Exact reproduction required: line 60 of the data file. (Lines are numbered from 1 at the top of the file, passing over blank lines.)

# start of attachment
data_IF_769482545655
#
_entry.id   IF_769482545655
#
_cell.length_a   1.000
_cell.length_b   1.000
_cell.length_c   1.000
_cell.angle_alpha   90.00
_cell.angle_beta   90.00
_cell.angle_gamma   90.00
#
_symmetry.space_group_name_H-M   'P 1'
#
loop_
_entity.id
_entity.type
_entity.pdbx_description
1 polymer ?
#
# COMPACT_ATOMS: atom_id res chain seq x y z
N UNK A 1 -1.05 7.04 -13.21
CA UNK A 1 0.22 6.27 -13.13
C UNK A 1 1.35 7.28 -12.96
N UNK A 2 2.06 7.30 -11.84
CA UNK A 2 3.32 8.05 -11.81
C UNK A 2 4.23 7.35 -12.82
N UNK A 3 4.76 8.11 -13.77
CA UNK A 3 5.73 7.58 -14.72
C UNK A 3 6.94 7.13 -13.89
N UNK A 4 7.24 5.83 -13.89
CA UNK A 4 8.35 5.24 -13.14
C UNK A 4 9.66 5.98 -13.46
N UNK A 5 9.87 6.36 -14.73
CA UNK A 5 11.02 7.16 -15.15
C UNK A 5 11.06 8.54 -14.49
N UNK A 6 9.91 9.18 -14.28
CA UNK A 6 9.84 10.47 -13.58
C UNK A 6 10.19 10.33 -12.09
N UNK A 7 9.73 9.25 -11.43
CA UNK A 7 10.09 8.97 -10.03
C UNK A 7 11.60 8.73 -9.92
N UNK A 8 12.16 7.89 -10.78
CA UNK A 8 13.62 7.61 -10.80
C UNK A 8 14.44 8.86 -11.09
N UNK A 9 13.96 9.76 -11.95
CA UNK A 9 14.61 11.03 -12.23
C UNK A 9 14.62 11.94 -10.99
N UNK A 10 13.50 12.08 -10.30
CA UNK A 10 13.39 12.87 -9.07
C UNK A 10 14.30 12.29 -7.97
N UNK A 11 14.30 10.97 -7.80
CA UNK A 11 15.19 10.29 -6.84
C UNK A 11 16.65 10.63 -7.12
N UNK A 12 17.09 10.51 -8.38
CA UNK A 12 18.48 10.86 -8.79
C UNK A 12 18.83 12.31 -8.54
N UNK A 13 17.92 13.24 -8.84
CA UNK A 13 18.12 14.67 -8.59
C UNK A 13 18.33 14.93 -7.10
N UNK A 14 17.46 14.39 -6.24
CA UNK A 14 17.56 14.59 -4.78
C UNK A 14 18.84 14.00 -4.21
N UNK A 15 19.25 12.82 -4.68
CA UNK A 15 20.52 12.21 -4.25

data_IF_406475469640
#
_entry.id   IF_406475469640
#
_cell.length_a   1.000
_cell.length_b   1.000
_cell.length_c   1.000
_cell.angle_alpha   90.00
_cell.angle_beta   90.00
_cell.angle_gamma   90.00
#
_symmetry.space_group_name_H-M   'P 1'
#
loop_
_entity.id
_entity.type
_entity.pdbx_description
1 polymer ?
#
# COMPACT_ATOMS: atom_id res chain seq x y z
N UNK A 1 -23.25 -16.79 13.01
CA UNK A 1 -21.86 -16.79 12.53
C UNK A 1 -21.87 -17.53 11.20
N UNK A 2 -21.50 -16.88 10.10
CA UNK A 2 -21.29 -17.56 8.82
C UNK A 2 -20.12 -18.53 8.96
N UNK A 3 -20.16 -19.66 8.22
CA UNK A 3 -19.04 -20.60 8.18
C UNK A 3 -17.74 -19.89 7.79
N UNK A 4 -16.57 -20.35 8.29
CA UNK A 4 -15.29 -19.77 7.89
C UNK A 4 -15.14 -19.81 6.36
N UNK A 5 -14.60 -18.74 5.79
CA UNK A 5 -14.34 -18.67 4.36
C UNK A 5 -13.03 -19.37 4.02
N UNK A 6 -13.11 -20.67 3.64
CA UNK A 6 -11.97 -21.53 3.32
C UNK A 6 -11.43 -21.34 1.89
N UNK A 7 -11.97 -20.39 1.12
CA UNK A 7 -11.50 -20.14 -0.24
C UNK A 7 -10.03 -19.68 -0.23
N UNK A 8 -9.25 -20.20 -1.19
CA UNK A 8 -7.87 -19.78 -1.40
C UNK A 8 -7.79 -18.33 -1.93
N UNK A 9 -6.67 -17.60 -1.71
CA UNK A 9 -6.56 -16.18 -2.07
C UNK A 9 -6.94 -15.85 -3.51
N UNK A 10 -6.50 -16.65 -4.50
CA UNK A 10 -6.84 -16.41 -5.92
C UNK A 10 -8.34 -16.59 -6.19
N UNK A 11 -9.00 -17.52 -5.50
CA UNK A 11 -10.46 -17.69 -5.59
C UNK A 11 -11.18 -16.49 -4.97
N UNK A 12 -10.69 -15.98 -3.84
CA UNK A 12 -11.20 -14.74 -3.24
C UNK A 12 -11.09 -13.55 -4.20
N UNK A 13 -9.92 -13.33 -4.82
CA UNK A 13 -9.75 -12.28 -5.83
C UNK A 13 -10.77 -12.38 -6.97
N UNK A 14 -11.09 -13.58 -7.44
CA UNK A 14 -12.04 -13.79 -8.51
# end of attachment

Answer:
N UNK A 14 17.46 14.39 -6.24